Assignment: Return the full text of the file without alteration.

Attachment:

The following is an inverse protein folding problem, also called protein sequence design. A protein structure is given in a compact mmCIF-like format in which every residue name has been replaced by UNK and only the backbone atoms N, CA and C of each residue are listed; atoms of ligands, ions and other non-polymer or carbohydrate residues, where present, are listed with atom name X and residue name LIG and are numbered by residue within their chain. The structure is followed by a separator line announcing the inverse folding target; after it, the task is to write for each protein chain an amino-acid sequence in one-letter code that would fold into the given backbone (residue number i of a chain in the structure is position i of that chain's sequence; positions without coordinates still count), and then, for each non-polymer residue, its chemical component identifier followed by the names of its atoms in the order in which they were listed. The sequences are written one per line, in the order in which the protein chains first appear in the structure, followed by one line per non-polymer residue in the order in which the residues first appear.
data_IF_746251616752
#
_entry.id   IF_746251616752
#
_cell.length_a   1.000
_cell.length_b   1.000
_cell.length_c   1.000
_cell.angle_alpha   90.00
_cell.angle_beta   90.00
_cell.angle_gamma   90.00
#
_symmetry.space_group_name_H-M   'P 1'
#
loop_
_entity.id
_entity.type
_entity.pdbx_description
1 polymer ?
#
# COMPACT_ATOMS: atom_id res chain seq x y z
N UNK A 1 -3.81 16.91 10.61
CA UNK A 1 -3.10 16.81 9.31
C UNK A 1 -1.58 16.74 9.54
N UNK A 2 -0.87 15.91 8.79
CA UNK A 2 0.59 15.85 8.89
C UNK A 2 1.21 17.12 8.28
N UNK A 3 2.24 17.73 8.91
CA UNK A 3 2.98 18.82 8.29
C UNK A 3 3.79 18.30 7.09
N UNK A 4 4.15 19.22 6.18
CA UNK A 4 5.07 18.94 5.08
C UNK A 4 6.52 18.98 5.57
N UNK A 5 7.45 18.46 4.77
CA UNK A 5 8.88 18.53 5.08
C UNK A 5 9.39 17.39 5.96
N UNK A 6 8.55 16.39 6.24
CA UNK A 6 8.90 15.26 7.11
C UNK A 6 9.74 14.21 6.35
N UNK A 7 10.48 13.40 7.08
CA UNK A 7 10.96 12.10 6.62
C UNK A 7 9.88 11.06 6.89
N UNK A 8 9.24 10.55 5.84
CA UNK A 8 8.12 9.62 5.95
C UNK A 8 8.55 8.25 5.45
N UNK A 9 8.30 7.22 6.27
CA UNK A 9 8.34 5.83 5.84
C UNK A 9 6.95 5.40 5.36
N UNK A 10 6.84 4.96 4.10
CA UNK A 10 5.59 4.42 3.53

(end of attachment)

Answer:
The following is an inverse protein folding problem, also called protein sequence design. A protein structure is given in a compact mmCIF-like format in which every residue name has been replaced by UNK and only the backbone atoms N, CA and C of each residue are listed; atoms of ligands, ions and other non-polymer or carbohydrate residues, where present, are listed with atom name X and residue name LIG and are numbered by residue within their chain. The structure is followed by a separator line announcing the inverse folding target; after it, the task is to write for each protein chain an amino-acid sequence in one-letter code that would fold into the given backbone (residue number i of a chain in the structure is position i of that chain's sequence; positions without coordinates still count), and then, for each non-polymer residue, its chemical component identifier followed by the names of its atoms in the order in which they were listed. The sequences are written one per line, in the order in which the protein chains first appear in the structure, followed by one line per non-polymer residue in the order in which the residues first appear.
data_IF_746251616752
#
_entry.id   IF_746251616752
#
_cell.length_a   1.000
_cell.length_b   1.000
_cell.length_c   1.000
_cell.angle_alpha   90.00
_cell.angle_beta   90.00
_cell.angle_gamma   90.00
#
_symmetry.space_group_name_H-M   'P 1'
#
loop_
_entity.id
_entity.type
_entity.pdbx_description
1 polymer ?
#
# COMPACT_ATOMS: atom_id res chain seq x y z
N UNK A 1 -3.81 16.91 10.61
CA UNK A 1 -3.10 16.81 9.31
C UNK A 1 -1.58 16.74 9.54
N UNK A 2 -0.87 15.91 8.79
CA UNK A 2 0.59 15.85 8.89
C UNK A 2 1.21 17.12 8.28
N UNK A 3 2.24 17.73 8.91
CA UNK A 3 2.98 18.82 8.29
C UNK A 3 3.79 18.30 7.09
N UNK A 4 4.15 19.22 6.18
CA UNK A 4 5.07 18.94 5.08
C UNK A 4 6.52 18.98 5.57
N UNK A 5 7.45 18.46 4.77
CA UNK A 5 8.88 18.53 5.08
C UNK A 5 9.39 17.39 5.96
N UNK A 6 8.55 16.39 6.24
CA UNK A 6 8.90 15.26 7.11
C UNK A 6 9.74 14.21 6.35
N UNK A 7 10.48 13.40 7.08
CA UNK A 7 10.96 12.10 6.62
C UNK A 7 9.88 11.06 6.89
N UNK A 8 9.24 10.55 5.84
CA UNK A 8 8.12 9.62 5.95
C UNK A 8 8.55 8.25 5.45
N UNK A 9 8.30 7.22 6.27
CA UNK A 9 8.34 5.83 5.84
C UNK A 9 6.95 5.40 5.36
N UNK A 10 6.84 4.96 4.10
CA UNK A 10 5.59 4.42 3.53